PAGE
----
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Information about Week5

Published on November 15, 2007

Author: Dixon

Source: authorstream.com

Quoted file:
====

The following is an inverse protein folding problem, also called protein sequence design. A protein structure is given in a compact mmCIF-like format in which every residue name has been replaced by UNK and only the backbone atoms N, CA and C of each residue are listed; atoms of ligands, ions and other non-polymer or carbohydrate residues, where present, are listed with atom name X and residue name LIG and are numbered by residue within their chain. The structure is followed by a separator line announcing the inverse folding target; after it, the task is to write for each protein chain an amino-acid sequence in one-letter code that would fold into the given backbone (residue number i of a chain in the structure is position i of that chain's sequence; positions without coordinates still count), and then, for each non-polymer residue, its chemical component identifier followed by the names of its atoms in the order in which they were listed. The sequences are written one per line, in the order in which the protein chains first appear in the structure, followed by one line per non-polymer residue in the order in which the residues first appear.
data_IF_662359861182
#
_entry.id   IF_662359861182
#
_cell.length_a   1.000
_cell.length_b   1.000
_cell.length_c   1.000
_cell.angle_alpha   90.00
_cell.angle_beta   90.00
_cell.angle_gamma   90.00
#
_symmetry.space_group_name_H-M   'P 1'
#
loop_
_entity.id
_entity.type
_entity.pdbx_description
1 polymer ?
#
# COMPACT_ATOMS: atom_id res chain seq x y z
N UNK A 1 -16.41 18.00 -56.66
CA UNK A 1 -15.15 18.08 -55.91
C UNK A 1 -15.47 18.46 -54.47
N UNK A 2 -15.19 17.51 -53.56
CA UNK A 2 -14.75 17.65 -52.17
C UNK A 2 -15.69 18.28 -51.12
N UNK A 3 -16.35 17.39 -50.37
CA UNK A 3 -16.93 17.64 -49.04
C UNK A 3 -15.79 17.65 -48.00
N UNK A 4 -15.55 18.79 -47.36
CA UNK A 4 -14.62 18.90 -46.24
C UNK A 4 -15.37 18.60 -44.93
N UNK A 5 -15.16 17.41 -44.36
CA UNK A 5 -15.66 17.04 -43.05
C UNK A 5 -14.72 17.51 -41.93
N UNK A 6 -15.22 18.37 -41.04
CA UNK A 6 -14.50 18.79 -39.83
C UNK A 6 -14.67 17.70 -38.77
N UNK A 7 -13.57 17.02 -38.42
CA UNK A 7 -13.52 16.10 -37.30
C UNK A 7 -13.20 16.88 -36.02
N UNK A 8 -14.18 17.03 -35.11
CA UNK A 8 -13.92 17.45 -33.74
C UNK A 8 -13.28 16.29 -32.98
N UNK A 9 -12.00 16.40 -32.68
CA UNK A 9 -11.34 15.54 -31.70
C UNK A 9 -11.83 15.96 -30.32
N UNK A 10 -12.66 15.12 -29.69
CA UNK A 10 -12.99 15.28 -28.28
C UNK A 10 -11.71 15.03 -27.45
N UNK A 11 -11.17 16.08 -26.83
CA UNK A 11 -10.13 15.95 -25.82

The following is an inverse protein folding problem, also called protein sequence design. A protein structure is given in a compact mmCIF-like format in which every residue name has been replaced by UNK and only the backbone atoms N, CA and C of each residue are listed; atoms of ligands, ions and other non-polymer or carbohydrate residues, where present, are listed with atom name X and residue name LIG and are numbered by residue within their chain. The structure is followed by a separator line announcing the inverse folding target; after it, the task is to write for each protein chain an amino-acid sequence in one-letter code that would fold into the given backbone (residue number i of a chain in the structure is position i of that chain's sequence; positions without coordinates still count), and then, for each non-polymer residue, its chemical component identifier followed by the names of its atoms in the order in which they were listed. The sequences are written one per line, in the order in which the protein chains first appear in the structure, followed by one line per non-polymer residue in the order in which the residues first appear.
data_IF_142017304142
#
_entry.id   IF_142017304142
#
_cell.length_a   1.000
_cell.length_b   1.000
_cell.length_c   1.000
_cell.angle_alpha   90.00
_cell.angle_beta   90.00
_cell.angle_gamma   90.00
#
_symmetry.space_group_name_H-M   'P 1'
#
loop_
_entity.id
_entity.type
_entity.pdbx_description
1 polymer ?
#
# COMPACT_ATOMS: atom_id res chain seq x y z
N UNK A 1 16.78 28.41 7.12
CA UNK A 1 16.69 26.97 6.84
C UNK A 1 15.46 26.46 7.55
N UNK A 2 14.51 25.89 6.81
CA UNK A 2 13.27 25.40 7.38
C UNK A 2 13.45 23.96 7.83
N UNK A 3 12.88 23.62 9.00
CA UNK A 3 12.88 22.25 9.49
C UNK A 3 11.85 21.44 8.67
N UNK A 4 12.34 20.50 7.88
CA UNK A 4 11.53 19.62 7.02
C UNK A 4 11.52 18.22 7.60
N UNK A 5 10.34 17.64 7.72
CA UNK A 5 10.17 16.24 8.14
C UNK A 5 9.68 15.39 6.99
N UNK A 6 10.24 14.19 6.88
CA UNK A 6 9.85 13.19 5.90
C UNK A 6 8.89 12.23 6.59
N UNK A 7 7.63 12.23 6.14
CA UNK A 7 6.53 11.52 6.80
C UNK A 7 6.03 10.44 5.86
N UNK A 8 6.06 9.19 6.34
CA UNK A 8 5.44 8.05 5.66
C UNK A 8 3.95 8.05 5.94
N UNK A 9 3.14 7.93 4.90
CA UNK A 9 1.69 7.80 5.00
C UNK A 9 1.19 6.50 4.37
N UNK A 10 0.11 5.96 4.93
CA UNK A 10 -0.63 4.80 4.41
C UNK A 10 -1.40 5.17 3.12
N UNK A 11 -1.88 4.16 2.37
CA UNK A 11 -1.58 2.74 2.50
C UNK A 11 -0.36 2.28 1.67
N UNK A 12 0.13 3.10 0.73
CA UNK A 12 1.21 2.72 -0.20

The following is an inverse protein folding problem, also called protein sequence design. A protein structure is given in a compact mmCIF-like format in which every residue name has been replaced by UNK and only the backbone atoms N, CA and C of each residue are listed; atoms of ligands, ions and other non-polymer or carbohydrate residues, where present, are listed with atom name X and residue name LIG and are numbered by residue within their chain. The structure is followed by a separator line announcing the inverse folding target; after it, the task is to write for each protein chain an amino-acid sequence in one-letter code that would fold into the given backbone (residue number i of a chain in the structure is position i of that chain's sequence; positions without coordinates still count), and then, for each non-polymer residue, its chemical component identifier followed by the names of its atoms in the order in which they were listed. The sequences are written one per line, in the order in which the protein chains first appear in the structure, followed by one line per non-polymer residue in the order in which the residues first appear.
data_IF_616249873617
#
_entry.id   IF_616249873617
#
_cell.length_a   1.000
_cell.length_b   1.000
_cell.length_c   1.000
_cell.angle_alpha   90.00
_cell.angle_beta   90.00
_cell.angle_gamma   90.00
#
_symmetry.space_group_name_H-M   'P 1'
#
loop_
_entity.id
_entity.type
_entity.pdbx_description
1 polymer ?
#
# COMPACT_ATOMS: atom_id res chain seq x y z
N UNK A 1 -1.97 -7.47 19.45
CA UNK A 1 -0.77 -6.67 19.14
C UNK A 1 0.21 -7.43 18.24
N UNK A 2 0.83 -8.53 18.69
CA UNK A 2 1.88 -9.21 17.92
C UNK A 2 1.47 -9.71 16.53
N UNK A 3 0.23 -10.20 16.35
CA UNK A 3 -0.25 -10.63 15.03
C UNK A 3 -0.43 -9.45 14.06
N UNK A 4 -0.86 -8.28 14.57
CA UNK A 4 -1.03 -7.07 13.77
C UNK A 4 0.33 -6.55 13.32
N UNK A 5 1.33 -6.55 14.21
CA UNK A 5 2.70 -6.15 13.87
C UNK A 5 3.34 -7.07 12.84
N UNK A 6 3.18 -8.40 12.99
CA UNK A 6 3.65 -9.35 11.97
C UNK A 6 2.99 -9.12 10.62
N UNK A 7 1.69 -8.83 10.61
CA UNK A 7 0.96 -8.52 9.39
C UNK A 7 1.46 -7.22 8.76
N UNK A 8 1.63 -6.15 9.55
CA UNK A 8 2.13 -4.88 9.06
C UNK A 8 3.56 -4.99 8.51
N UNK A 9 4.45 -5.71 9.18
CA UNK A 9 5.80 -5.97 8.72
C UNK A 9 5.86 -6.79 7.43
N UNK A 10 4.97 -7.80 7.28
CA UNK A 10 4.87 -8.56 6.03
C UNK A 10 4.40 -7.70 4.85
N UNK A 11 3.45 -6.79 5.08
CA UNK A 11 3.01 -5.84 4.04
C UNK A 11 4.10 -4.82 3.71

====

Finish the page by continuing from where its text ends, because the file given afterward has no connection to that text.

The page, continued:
ESS 298: OUTER SOLAR SYSTEM:  Francis Nimmo ESS 298: OUTER SOLAR SYSTEM Io against Jupiter, Hubble image, July 1997 Titan and Other Satellites:  Titan and Other Satellites Titan (largest moon of Saturn) Atmosphere Surface Interior Cassini Other Satellites of Saturn and Uranus Why is Titan important?:  Why is Titan important? It has a thick atmosphere (unique amongst satellites) Large (Mercury-size) Surface currently unknown (haze) Astrobiologically interesting (hydrocarbons/organics) Current exploration – Cassini/Huygens Titan Basic Parameters:  Basic Parameters The surface has been imaged only at very low resolution No data on magnetic field, MoI etc. – as yet! Rp is planetary radius, 71492 km for Jupiter, 60268 km for Saturn Why an atmosphere?:  Why an atmosphere? Titan is the only satellite to have a significant atmosphere. Why? Seems to be a combination of three factors: Local nebular temperatures sufficiently cold that primordial atmosphere was able to form (Saturn is ~ twice as far from Sun as Jupiter, and is less massive) Titan’s mass sufficiently high that it was able to retain a large fraction of this original atmosphere (and later cometary additions) (Jeans escape) Surface temperature warm enough to prevent some volatiles (e.g. N2) freezing out (c.f. Pluto, Triton) Haze layer Jeans Escape:  Jeans Escape Escape velocity ve= (2 g R)1/2 (where’s this from?) Mean molecular velocity vm= (2kT/m)1/2 Boltzmann distribution – negligible numbers of atoms with velocities > 3 x vm Nitrogen N2, 94 K, 3 x vm= 0.7 km/s Titan ve=2.6 km/s A consequence of Jeans escape is isotopic fractionation – heavier isotopes will be preferentially enriched Titan has a D:H ratio in its methane of about 6 times that of Jupiter and Saturn. Half of this is due to Jeans fractionation, but the remainder is probably due to cometary additions to the atmosphere (comets have higher D:H than solar) Atmospheric Composition:  Atmospheric Composition Surface pressure 1.5 bar, temperature 94 K Obtained from UV/IR spectra and radio occultation data Various organic molecules at the few ppm level Haze consists of ~1 mm particles, methane condensates plus other hydrocarbons (generated by photodissociation and recombination of methane; similar to Los Angeles smog) These particles eventually rain down to the surface where they will condense (ethane will be liquid) Atmospheric Chemistry:  Atmospheric Chemistry Methane gets photodissociated and H2 is lost (why?): Reactants e.g. ethane will condense and fall to the surface These two effects mean that the lifetime of methane in the present atmosphere is ~107 yrs So there must be something which is continually resupplying methane to the atmosphere One suggestion was that this source was a methane ocean at the surface Methane liquefies at 90.6 K, ethane at 101 K, c.f. surface temp. 94 K There are other possibilities e.g. comet delivery, outgassing Atmosphere is reducing because of lack of oxygen. Where is the oxygen? It’s locked up in solid H2O at the surface (c.f. Earth, Mars). This in turn means there’s little CO2 Atmospheric Processes:  Atmospheric Processes Theories suggested ethane ocean could 0.5-10km deep But current observations find very little evidence for a global ocean (see later) Hydrogen escapes Photodissociation Ethane condenses at 101 K Other reactants similarly Organic drizzle Clouds Ethane etc. ponds? Underground aquifer? Methane recharge After Coustenis and Taylor, Titan, 1999 Atmospheric Structure:  Atmospheric Structure At lowest temperature (tropopause) all constituents except N2 are condensed (clouds) For an adiabatic atmosphere we have dT/dz=mg/Cp (derived in next week’s lecture) For an N2 atmosphere, m=0.028 kg, Cp~3.5R=30 J K-1 mol-1 So the lapse rate is ~1 K/km Temperature increases above tropopause due to incoming solar radiation Particulate haze makes direct observations of clouds hard From Owen, New Solar System Lapse rate ~1 K/km Particulate haze extends to ~300 km Clouds:  Clouds Keck Adaptive Optics images, from Brown et al. Nature 2002 Predominance of clouds near S pole not yet explained but may be due to local convective columns driven by small changes in surface temperature. Clouds lie beneath the haze layer, at 10-20km, and are mainly methane crystals (bright) Cassini image of clouds near South Pole 450km Is there really a surface ocean?:  Is there really a surface ocean? Sagan and Dermott (Nature 1982) presented a very clever argument against a surface methane ocean, using Titan’s orbital evolution Titan’s current eccentricity is relatively high (0.029) This eccentricity is not (currently) being excited by anything else, so it is presumably ancient But any dissipation in Titan will tend to circularize the orbit (see Week 1), at a rate governed by 1/Q The effect of a shallow surface ocean is to greatly increase the dissipation, reduce Q, and lead to an eccentricity damping timescale much shorter than the age of the solar system So either the ocean is very deep and global, or it is small or non-existent. Is there really a surface ocean (2)?:  Is there really a surface ocean (2)? Although Titan’s clouds are opaque at most wavelengths, there are transparent “windows” (see arrows) which allow the surface to be viewed The images on the right were taken by Hubble at 0.85-1.05 microns (mm), and show variations in surface reflectivity. Clearly, there is not a global ocean The images also suggest that Titan is rotating (approximately) synchronously 1.07 mm 1.28 mm 1.6 mm 2.0 mm Is there really a surface ocean(3)?:  Is there really a surface ocean(3)? Titan is the most distant object to date imaged with radar Original results showed radar-bright and –dark regions Radar surface reflectivity is 5-25%, much more than expected ocean values (2%) but less than values for icy Galilean satellites (30-90%). Perhaps the surface is an ice-rock mixture? Recent radar results (Campbell et al. Science 2003) found both diffuse and specular reflections. They suggest the specular reflections are consistent with bodies of ethane/methane liquid, but there are other possible alternatives e.g. very smooth ice regions. Surface roughness ~ radar wavelength (13 cm) diffuse specular Surface Spectra:  Surface Spectra Clever technique – use “windows” in atmosphere (see earlier slide) to obain reflectance spectra of surface Note that even in these windows, one still has to correct for scattering by haze particles Griffith et al. Science 2003 Results strongly suggest water ice is a dominant component. “Tholins” (organic material) appear to be relatively minor leading trailing Haze optical depth Titan observations What is the surface going to be like?:  What is the surface going to be like? Predominantly icy, plus a coating of organics Cratered (small ones missing – why?) Tectonized? What are the sources of stress? Volcanism? Tempting to assume that the bright areas are high (methane snow?) Windy? Not at the surface. Thick attmosphere means small temperature gradients, so weak winds (~1 m/s?) Dark – bright moonlit night Cassini false-colour NIR composite image. Yellows are hydrocarbons, green is ice, white is methane clouds Interior Structure:  Interior Structure Essentially unknown right now – density constraint Cassini will help things Main questions: 1) Is it differentiated? (Ganymede vs. Callisto) 2) Is there an ocean? (Why will detecting an ocean be much harder at Saturn than at Jupiter?) 3) Are there volatiles (other than water) present at depth? Volatiles? Two main ones are CH4 and NH3 Clearly present in the atmosphere, but may also be present at depth – other Saturnian satellites are inferred to have them on the basis of recent geological activity Were they stable during Titan’s formation? Quite likely, but depends on poorly known details of nebula Volatile Effects:  Volatile Effects Ammonia has a dramatic effect on the melting temperature of water ice – much easier to get oceans Ammonia:methane ratio ~1:1 in solar nebula 180 230 280 0.2 0.4 0.6 0.8 1.0 ice Ice + 5% NH3 Temperature, K Pressure, GPa After Grasset et al., Planet Space Sci., 2000 Methane will form clathrate structures with water of the form NH3.6H2O. These structures are stable up to at least 10 GPa (Loveday et al., Nature 2001) and provide an efficient way of storing large volumes of NH3 in the subsurface. Similar clathrates are found on Earth. Possible Structures:  Possible Structures Undifferentiated Pro – distant from Sun and Saturn, no likelihood of tidal heating Con – incorporation of volatiles makes melting easier Differentiated but no ocean Pro – hard to avoid differentiation (Callisto?) Con – hard to freeze ocean completely if NH3 present Differentiated with ocean Pro – likely end state if NH3 present Con – no tidal heating (c.f. Ganymede), dissipation may create problems How might we test these models? Cassini:  Cassini 6 tonnes, ~$2 bn, launched in 1997, planned from 1985 Note the absence of scan platform (so what?), and the reaction wheels Trajectory included Venus and Earth flybys, and will flyby Titan 44 times Instruments:  Instruments Most interesting one is the radar (uses the same system as the communications radio – whole spacecraft has to reorient itself!) Will produce images of the surface at ~1km resolution in ~100km wide swaths Also does altimetry, ~25km spacing, and measures backscatter 55km Left-hand image is of Ganymede with resolution (1.3 km/pix) comparable to Cassini radar resolution. Right hand image is from Galileo, 75m/pix Schematic of radar coverage. Two side-looking image swaths and a central altimeter pulse. Minimum altitude of spacecraft is ~1000km. From Elachi, Proc. IEEE, 1991 Approx. altimetry footprint Huygens:  Huygens Probe launches on Dec 25, 2004 Communication problems! Main chute has to be jettisoned to prevent probe falling too slowly (and freezing) Designed to survive on surface for ~1/2 hr, and to float Instruments: Imaging system Wind measurements Aerosols PT sensors Surface package GCMS Two Afterthoughts:  Two Afterthoughts Why is Titan so exciting? One reason is that it may in some respects resemble the earliest Earth, before life was established. Obviously there are differences (e.g. temperature) but Titan may be the best example of what the “primordial soup” (more accurately, gazpacho) which gave rise to terrestrial life looked like Another reason is we have no idea (yet) what the surface will look like. Will it resemble Ganymede, Callisto, Triton, or somewhere else entirely? Cassini’s First Titan flyby – TODAY! 6:30 pm NASA TV Mid-sized satellites:  Mid-sized satellites Rogues’ Gallery:  Rogues’ Gallery Common Themes:  Common Themes Tidal heating and orbital evolution (Peale Annu. Rev. Astron. Astrophys. 1999 is a good reference) Role of volatiles (ammonia, methane) Size-related effects Impact crater populations and effects Effect of distance from primary Lack of simple explanations . . . Things to Notice:  Things to Notice Jupiter has 4 large (>1500 km) moons, Saturn 1, and Uranus and Neptune none. Why? Neptune appears to be moon-poor in general. Why? All are synchronous, except Hyperion (chaotic) Densities are all close to 1 g/cc, suggesting mainly volatile ices (see next slide). Uranian satellites are denser. Uranus satellite densities increase (roughly) with distance. Why? Several of the periods are close to (or actually in) resonance e.g. Mimas-Tethys, Iapetus-Titan. May have had significant effects earlier in history. Uranian system has no resonances (at present day) Eccentricity Damping:  Eccentricity Damping Several of the satellites have eccentricity damping timescales t much less than the age of the solar system: *Here we are assuming Q=100; figures from Dermott et al. Icarus 1988 This is problematic: either their eccentricities were recently excited, or the damping timescales (and thus the assumed interior structures) are incorrect. See later. Densities/Radii:  Densities/Radii From Morrison et al., in Satellites, 1986 Theoretical lines Model density increases with increasing radius (why?) Saturnian satellites are probably >60% ice Uranian satellites are denser on average, and Triton,Pluto and Charon are denser again (why?) Condensation sequence (Week 1) favours CO, N2 (volatile) at high temps, CH4, NH3 (ice-forming) at lower temps. But if cooling is too rapid, CH4 and NH3 may not have time to form (kinetics). So where cooling is slower, more ices form, resulting in lower overall density. Albedos:  Albedos Callisto and Uranian satellites are dark, Saturnian satellites bright (except parts of Iapetus) If anything, albedo decreases with radial distance (why?) Uranian satellites are denser on average than Saturnian Cratering and Ages:  Cratering and Ages Cratering rate increases with decreasing distance to primary (grav. focusing), e.g. x2 at Rhea, x20 at Mimas compared with Iapetus (Smith et al. Science 1982) Size of crater caused by particular object increases with decreasing distance to primary So observed crater density is a strong function of distance to primary as well as surface age This makes even relative cratering ages hard to determine and model-dependent, never mind absolute cratering ages (see Zahnle et al. Icarus 2003) A consequence of gravitational focusing is that objects near the primary may have been disrupted once or several times by impacts (Mimas, Enceladus, Miranda, Ariel) Data and Models:  Data and Models Note that model impact rate decreases with increasing distance – high crater density can still mean young surface if the satellite is close to the primary Considerable scatter in observed crater densities Only highest densities are plotted here Open circles denote extrapolations Observed crater density Model impact rate Non-synchronous rotation (?):  Non-synchronous rotation (?) The satellites of Uranus and Neptune are expected to show large (6-35 times) variations in crater density from leading to trailing hemisphere if they have rotated synchronously for 4 Gyrs None of them show such a signature. Why not? Possible that large impacts (~20 km diameter crater) are sufficient to break the synchronous lock (see Chapman and McKinnon, in Satellites, 1986) There should still be an asymmetry in recent (small) impacts, but these are not visible with Voyager images Note that Iapetus does show a leading/trailing hemisphere asymmetry in albedo, suggesting that it is synchronously locked at the present day Absolute Ages (?):  Absolute Ages (?) From Zahnle et al. Icarus 2003 Uncertainties in absolute fluxes mean surface ages are very uncertain. Iapetus, Oberon, Titania and Umbriel are undoubtedly very old Mimas and Enceladus are at least slightly, and perhaps much, younger Parts of Miranda are very young Several satellites show a wide spectrum of ages (Enceladus, Rhea, Ariel) Activity (?):  Activity (?) Crater counts showing surface age diversity Kargel and Pozio Icarus 1996 Tectonic activity is relatively easy to infer Cryo-volcanic activity is much less easy to identify (e.g. Galilean satellites post-Galileo) Crater counts provide relative levels of activity Crater relaxation is an indication of increased heat flux 670 km Close-up of Miranda rift, showing large fault scarp (~5km high) scarp Expansion(?):  Expansion(?) As with Galilean satellies, almost all tectonic activity appears to be extensional – why? If satellites started cold (slow accretion) then release of radiogenic heat could generate heating and expansion (~1%) Tidal heating could also similarly generate extension Alternatively, as an ocean freezes and converts to less dense ice I it will generate extension (NB this does not work if it forms higher density ice phases, so only applicable to small satellites (P<200 MPa)) Volatiles:  Volatiles There is currently no direct evidence of ices such as ammonia or methane on the satellites of S,U,N But there are reasonable theoretical grounds for expecting them to be there Likely nebular temperatures consistent with their formation Presence of ammonia (especially) helps explain observed geological activity Titan’s atmosphere does have N2 and methane Methane forms a clathrate structure with H2O when the latter is present at the correct P,T conditions. Such clathrates may form a reservoir e.g. for Titan’s atmosphere. Ammonia:  Ammonia From Kargel, in Solar System Ices, 1998 This ammonia-rich liquid is usually denser than pure ice, but less dense than NH3.2H2O, so that it is likely to be able to ascend and erupt - cryovolcanism A mixture of ammonia and water doesn’t completely freeze until 178 K As freezing continues, the remaining liquid becomes more ammonia-rich The low temperature of this liquid may prevent convection (DT small) Saturn Observations:  Saturn Observations Small (<500 km), inactive Small, active Medium, inactive Medium, active Slide41:  Uranus Observations Small (<500 km), inactive Small, active Medium, inactive Medium, active Activity Summary:  Activity Summary “Metamorphic grade” of planet, based on cratering observations and tectonic history (Johnson, in Solar System Ices, 1998) I=“Unmodified”, II=“Intermediate”, III=“Heavily modified” M E T D R T H I P I I I II II II III M A U T O I I II II/III P T N III I Tidal Heating (1):  Tidal Heating (1) Enceladus is small but active, and currently in a resonance with Dione – differential orbital expansion similar to Io (?) So likely that tidal heating is responsible, but details are unclear (Squyres et al. Icarus 1983). In particular why did Enceladus melt if Mimas didn’t? (Mimas is in a 2:1 resonance with Tethys) Mimas is also puzzling because its eccentricity is high (how?) while at the same time it shows no sign of tidal deformation Ariel (also small and active) is not in a resonance now, but may have been (e.g. with Umbriel) in the past. How? The same also goes for Miranda (tiny and active). The fact that Miranda’s orbit is inclined at 4o is also suggestive of an ancient resonant episode (Tittemore and Wisdom, Icarus 1989) As with Ganymede, orbital evolution may explain present-day features . . . Tidal Heating (2):  Ariel’s orbit expands faster than Miranda’s because Ariel is so much more massive Tidal Heating (2) Theoretical evolution of orbits (from Murray and Dermott; c.f. Dermott et al. Icarus 1988) Note that various resonances may have been encountered on the way to the present-day configuration (e.g. Miranda:Umbriel 3:1) Passage through resonance will have led to transient eccentricities and heating Note that diverging paths do not allow capture into resonance (though they allow passage through it), while converging paths do. This may help to explain why there are no examples of resonance in the Uranian system. 3:1 resonance responsible for Miranda’s present-day inclination (?) Other effects?:  Other effects? Tides can’t be the only answer e.g. Umbriel not resurfaced, though it likely went through resonances Titania is resurfaced, but no resonance has ever been identified Some of the resonances do not generate much tidal dissipation e.g. Ariel:Umbriel 2:1 resonance One suggestion is that inner bodies were catastrophically disrupted by impacts, and then reaccreted. The energy of this reaccretion might help to explain early activity. How then do we explain Mimas? Close in, but not active. What about gradients in the initial nebula? Might expect more geological activity at smaller distances, where more volatiles had time to condense. Not really borne out by observations (e.g.Umbriel v. Titania) Example - Enceladus:  Example - Enceladus Looks like a miniature Ganymede, including relaxed craters and extensional faulting Wide variety of surface ages, some <~107 yrs May be the source of the E ring, which has a lifetime of only ~104 yrs High albedo, perhaps suggestive of recent activity and frosting? Tectonized crater Extensional faulting 50km Cassini, July 2004 Enceladus – cont’d:  Enceladus – cont’d Early deformation could be due to initial freezing and expansion, but there has been much more recent activity Current eccentricity generates ~0.1mWm-2, comparable to radiogenic, insufficient to account for activity Increase in e by ~10 times would be sufficient to explain activity. What could have caused such an increase? Not clear – current resonance with Dione insufficient Increase in eccentricity must be relatively recent: eccentricity damping timescale ~108 yrs. Mimas also presents a problem – why does it show no signs of activity when it’s closer to Saturn? See Squyres et al., Icarus 1983 for a lucid discussion Other Oddities 1 – Miranda’s Coronae:  Other Oddities 1 – Miranda’s Coronae What’s the naming theme? From Pappalardo et al., JGR 1997 Roughly circular, large tectonic features with extensional faulting on their margins Topographic profiles suggest flexure and Te~2 km What are they? Maybe upwellings, but no-one really knows . . . 480km Other Oddities 2 – Iapetus Dichotomy:  Other Oddities 2 – Iapetus Dichotomy Albedo varies from ~0.5 (ice) to ~0.05 from one hemisphere to the other The dark side is centred on and symmetrical about the leading hemisphere. Why? Two explanations: 1) Impacts on Phoebe generate dust which eventually spirals in and impacts on the leading hemisphere 2) Dark material is produced internally and then concentrated on the leading hemisphere e.g. by impacts removing a bright frost covering Symmetry suggests NSR is not happening 1400km Cassini, 2004 Voyager, 1981 dark bright Other Oddities 3 - Phoebe:  Other Oddities 3 - Phoebe Small (D~200km), dark, retrograde, eccentric (0.16) and far (215 Rp) Most likely a captured object (from where?) Albedo (~0.05) comparable to dark side of Iapetus Where does the dark material come from? High-res images suggest dark and light layering Cassini images Conclusions:  Conclusions There is a surprising amount of activity for such small satellites The energy source for this activity must be tidal heating (though the details are usually obscure) The presence of low-melting temperature species like ammonia is almost certainly required to allow the activity to happen, though there is little evidence of cryovolcanism Impacts have had significant effects in disrupting, spinning and eroding satellites Distance from primary seems to be a secondary control on satellite characteristics Extension is dominant Student Presentations:  Student Presentations Sign-up sheet – my office (4642), today, 2pm List of topics on the website (or you can pick your own – anything controversial and current) If you like you can do it in pairs – pro and con 70% of final grade Weeks 8 & 9 – 20 mins. + 5 mins. discussion Come and talk to me if you’re not clear on what’s required End of Lecture:  End of Lecture Supplementary material follows Measuring the Winds (from Earth!):  Measuring the Winds (from Earth!) This is a very clever technique, which involves serendipity (an unexpected binary star), adaptive optics, and some (fairly) simple theory The basic technique is to use an occultation (i.e. when a star (or a spacecraft) passes behind a planet as viewed from the Earth): atmosphere planet Earth star The occultation has three effects: The intensity of the light decreases (this is easy to measure) The angular deflection of the star increases (this is usually impossible to measure) The refraction leads to a “central flash” as the star passes behind the centre of the planet. If the atmosphere is not perfectly axisymmetric, other refraction effects are observed and can be used . . . Binary Occultation:  Binary Occultation When the 20 Dec 2001 occultation of Titan was observed (using adaptive optics), it was realized the star was binary. Why was this helpful? 1) It allowed the angular deflection to be measured, and the location of the refracted starlight to be tracked 2) It allowed the changes in intensity to be measured very accurately (by referencing to the unobscured star) Figures from Antonin Bouchez thesis, Caltech Modelling:  Modelling The intensity and angular deflection of the refracted starlight allow the shape of a surface of constact refractivity (=pressure) in Titan’s atmosphere to be established – the atmosphere acts as a lens Assuming an isothermal atmosphere, variations in the height of a constant pressure surface have to be balanced by zonal (horizontal) winds The inferred winds are not symmetric about the equator – this is probably due to seasonal variations in heating as a result of Titan’s obliquity (27o). Wind velocities are also high (~100 ms-1) Atmosphere (schematic) Atmos. surface altitude varying with latitude Resulting winds Winds Slide57:  “ . . . A reddish colour dominated everything, although swathes of darker, older material streaked the landscape. Towards the horizon, beyond the slushy plain below, there were rolling hills with peaks stained red and yellow, with slashes of ochre on their flanks. But they were mountains of ice, not rock . . .” Stephen Baxter, Titan Size effects:  Size effects Radiogenic heat flux goes as R Cooling rate also decreases as R increases But tidal heating is more affected by e than R Central pressure = 2GpR2r2/3 (why?) Ice converts from I-II at 200 MPa so critical radius for this conversion to occur is ~800 km cooling Cooling of large satellite will lead to ice I-II transformation, which causes large change decrease in radius and thus global compression Size Effects - Examples:  Size Effects - Examples Compression effect of Ice I-II transformation may explain why Iapetus and Rhea (slightly larger) are less active than Dione and Tethys – compression suppresses volcanism and extension. Some evidence for compressive features on Rhea. More difficult to explain the difference between Umbriel (inactive) and Titania and Ariel (active) Titania is dense, so less ice and more rock means May have evaded Ice I-II phase transformation More radiogenic heating, so more likely to be active Ariel’s activity requires a different explanation . . . Radiogenic elements:  Radiogenic elements Chondritic heat production (present day) Hr~3.5 pW/kg Over 4.5 Gyr, this generates ~1.8 MJ/kg C.f. water latent heat of fusion 0.33 MJ/kg In conductive equilibrium the temperature difference DT required to get rid of the radiogenic heat scales as Here k is the thermal conductivity (~3 W/mK). Note that DT scales as radius2. E.g. for a 500 km radius satellite at the present day, DT~100 K – borderline for melting water in interior Thermal expansion strain =aDT ~ 1% - quite a lot What complications affect this (simplified) analysis? Where from? Ammonia (cont’d):  Ammonia (cont’d) Viscosity of erupted material likely to be comparable to basaltic-intermediate lavas Evidence for such cryovolcanic lavas is currently not very strong From Kargel, in Solar System Ices, 1998 1200km Close-up view of Ariel showing flat-floored graben. It has been suggested the flat floors are due to cryovolcanic flooding. Two populations (?):  Two populations (?) Population I consists of largest craters, is associated with the heavy bombardment period, and has a slope (~ -2) similar to populations on Ganymede and the Moon Population II consists of smaller craters, with a steeper slope, and post-dates the heavy bombardment Why the difference? Possibly II is debris from a disrupted satellite, which might explain the unusually steep slope Plescia and Boyce Nature 1983 Cratering on Tethys